Most people like their showers long, steamy, and relaxing—so the thought of willingly standing beneath a stream of cold water seems like unnecessary torture.
There might be some magic behind this cold shower madness, though. After all, athletes have soaked in ice baths for decades—and recently, health personalities like Wim Hof have taken the frigid trend mainstream.
Regular cold exposure promises all sorts of perks, including reduced muscle soreness, boosted mood, and healthier hair and skin. Here’s what to know about dipping your toes in the cold water trend.
What Qualifies As A Cold Shower, Exactly?
Just how chilly does that shower need to be? Researchers officially classify cold showers as showers that use water under 68 degrees Fahrenheit.
According to Colorado-based naturopathic doctor Dr. Jo Nell Shaw, D.C., N.D., though, showers that alternate between hot and cold temps (sometimes known as recovery showers or contrast showers) and showers that end with 30 seconds of more of cold water, qualify, too.
What Are The Benefits of Cold Showers?
Though these cold temps may not sound very appealing, proponents of cold therapy insist the shivering is well worth it.
1. Increased Lymphatic Drainage
Lymphatic-huh? Composed of lymph nodes, lymph channels (or vessels), and ducts, the lymphatic system “cycles fluids throughout your entire body and eliminates the body’s waste,” explains Shaw.
Sometimes, infection, parasites, and injury can cause lymphatic fluid to settle and lymph nodes to swell. Since cold showers make the lymph channels contract, “this pushes the lymph fluid and encourages it to keep moving so the waste can be drained,” says Shaw.
Obviously cold showers don’t kill the issue causing lymphatic back-up, but they can help your system keep chugging along.
2. Improved Energy
The most commonly reported benefit of cold showers? An increase in perceived energy, according to one 2016 study in the journal PLOS One.
Science explains why: The cold temps shock the body, instantaneously boosting oxygen uptake and heart rate, according to Dr. Giuseppe Aragona, M.D., medical advisor at Prescription Doctor. “The cold also causes the body to release endorphins,” he adds. Runners high without lacing up? Here for it.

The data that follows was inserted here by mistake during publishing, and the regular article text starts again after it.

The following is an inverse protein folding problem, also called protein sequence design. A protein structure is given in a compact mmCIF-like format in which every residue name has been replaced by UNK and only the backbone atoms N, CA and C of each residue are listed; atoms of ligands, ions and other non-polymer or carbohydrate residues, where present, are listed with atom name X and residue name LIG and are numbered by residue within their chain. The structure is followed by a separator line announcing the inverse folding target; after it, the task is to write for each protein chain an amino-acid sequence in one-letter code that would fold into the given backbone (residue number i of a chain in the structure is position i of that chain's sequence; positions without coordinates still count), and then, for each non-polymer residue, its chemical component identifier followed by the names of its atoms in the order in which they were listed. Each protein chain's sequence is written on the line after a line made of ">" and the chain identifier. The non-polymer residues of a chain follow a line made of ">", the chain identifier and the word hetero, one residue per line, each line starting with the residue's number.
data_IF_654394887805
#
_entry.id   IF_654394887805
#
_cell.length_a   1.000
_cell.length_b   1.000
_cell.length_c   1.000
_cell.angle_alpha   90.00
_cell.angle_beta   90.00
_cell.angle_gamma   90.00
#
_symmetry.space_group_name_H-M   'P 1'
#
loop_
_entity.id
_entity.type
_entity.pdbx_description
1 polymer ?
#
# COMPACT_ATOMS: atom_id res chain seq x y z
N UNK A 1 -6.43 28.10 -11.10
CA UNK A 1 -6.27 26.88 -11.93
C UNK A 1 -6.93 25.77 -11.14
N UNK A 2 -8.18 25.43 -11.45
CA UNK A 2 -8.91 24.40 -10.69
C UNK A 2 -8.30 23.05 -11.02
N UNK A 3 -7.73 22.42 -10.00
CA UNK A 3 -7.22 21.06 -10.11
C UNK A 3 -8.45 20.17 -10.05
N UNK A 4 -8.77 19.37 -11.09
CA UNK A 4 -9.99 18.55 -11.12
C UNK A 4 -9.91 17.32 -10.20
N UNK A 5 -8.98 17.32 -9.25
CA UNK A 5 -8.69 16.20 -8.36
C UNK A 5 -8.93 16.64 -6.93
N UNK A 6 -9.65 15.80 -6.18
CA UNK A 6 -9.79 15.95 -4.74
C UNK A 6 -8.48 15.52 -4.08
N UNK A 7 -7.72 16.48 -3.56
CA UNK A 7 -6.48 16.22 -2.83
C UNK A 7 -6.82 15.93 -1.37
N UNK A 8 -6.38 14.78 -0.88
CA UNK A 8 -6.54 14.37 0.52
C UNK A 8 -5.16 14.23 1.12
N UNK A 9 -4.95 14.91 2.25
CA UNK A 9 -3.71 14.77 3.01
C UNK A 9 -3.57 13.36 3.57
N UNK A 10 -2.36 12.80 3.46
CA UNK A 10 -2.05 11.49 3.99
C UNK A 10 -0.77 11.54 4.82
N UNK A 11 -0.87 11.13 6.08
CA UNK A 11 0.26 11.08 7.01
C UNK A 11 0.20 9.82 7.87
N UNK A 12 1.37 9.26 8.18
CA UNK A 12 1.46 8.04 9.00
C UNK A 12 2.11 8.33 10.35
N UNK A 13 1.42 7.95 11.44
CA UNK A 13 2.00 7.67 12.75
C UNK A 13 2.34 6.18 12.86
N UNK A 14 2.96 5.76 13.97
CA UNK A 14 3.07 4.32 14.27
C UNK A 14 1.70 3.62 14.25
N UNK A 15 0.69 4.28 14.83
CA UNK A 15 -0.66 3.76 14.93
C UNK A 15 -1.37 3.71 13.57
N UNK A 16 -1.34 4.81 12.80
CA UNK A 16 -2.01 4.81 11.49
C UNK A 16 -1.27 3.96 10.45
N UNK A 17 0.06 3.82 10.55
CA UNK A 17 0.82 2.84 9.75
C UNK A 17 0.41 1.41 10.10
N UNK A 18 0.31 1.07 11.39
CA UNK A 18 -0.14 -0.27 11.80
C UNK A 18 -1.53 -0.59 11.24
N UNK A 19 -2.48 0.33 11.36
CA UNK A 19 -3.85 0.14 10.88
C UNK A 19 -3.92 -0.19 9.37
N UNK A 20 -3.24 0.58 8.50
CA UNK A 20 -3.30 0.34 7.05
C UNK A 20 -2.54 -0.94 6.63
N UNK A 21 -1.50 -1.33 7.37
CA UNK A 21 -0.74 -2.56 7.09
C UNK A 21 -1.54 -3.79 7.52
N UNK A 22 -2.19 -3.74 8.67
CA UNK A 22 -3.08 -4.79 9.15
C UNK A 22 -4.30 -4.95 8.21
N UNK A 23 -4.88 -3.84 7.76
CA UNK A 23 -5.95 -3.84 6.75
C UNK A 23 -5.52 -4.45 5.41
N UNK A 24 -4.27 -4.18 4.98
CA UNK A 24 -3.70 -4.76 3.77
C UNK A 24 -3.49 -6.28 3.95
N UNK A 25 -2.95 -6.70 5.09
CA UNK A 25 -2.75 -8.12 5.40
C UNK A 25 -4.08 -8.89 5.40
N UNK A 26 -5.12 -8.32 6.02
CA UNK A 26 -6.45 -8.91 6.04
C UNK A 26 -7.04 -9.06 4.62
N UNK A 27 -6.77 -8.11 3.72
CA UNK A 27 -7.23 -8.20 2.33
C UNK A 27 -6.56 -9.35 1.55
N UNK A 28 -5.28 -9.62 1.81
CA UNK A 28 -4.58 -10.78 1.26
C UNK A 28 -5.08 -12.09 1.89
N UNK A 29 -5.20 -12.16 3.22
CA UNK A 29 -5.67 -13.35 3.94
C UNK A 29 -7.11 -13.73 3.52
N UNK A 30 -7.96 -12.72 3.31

3. Reduced Skin Irritation and Itchiness
The issue with your beloved hot showers: Heat causes the pores in hair and skin to open, allowing their natural oils to “seep” out and wash down the drain, explains Dr. Kemunto Mokaya, M.D. a dermatologist with Blount Memorial Physicians Group in Tennessee. The result: Your skin is left incredibly dry—and often itchy.
This can also exacerbate conditions like psoriasis, atopic dermatitis, and eczema. Meanwhile, “cold showers can help prevent the excessive dryness associated with [these conditions],” she says. They can also help soothe itchy bug bites and rashes.
In fact, Mokaya recommends short (less than 10 minutes) cold showers for immediate relief from psoriasis and eczema outbreaks. Just be sure to avoid any potentially irritating soaps and fragrances.
4. Healthier-Looking Skin And Hair
Another perk of keeping your pores tight and your hair and skin’s natural oils intact with cold showers: They look overall healthier. “Cold showers can help your skin and hair maintain their natural hydration levels, which are what give them a natural-looking glow,” says Mokaya. (Plus, cold water also increases circulation to the skin.)
5. Improved Immune Health
Yet another reason to hop on the cold water trend: It can do your immune system a solid. In fact, folks who take cold showers are 29 percent less likely to call in sick for work or school, found one 2018 PLoS One study of more than 3,000 people. The researchers found that just 30 days of cold showers (and just 30 seconds of frigid water) can offer benefits.
According to Aragona, cold water stimulates leukocytes (blood cells that are part of the body’s immune system), which can help build a person’s resistance to illnesses.
6. Faster Heart Rate Recovery After Exercise
In addition to feeling refreshing, a cold shower after a tough workout on a hot day may offer some legit health benefits.
One small 2019 study published in the Journal of Strength and Conditioning Research, for example, found that athletes who took cold showers after cycling for 45 minutes in 95-degree weather normalized their heart rates more quickly than those who did not.
Although the cold showers did not reduce core body temperature or salivary cortisol (a stress hormone during exercise), this research suggests they may help your body start to unwind after all the effort.
How To Incorporate Cold Showers Into Your Routine
If you want to give the cold shower trend a try, start by blasting yourself with cold water for the last 30 seconds of your normal shower. You can eventually build up your tolerance—to two to five minutes, total—from there, says Shaw.
To reap the hair benefits of cold showers, Mokaya recommends rinsing your hair when you turn your temperature way down, even if you initially washed it with warm water.
While some benefits of your icy blast will be immediate (like that burst of energy), some data suggests it takes two to three weeks for your immune system to adapt to the stimulus. So be calm and cold shower on.
Those who should avoid cold showers include anyone who’s pregnant or has cardiac disease, anemia, diabetes, or Raynaud’s syndrome (which can result in poor circulation to the hands or feet).
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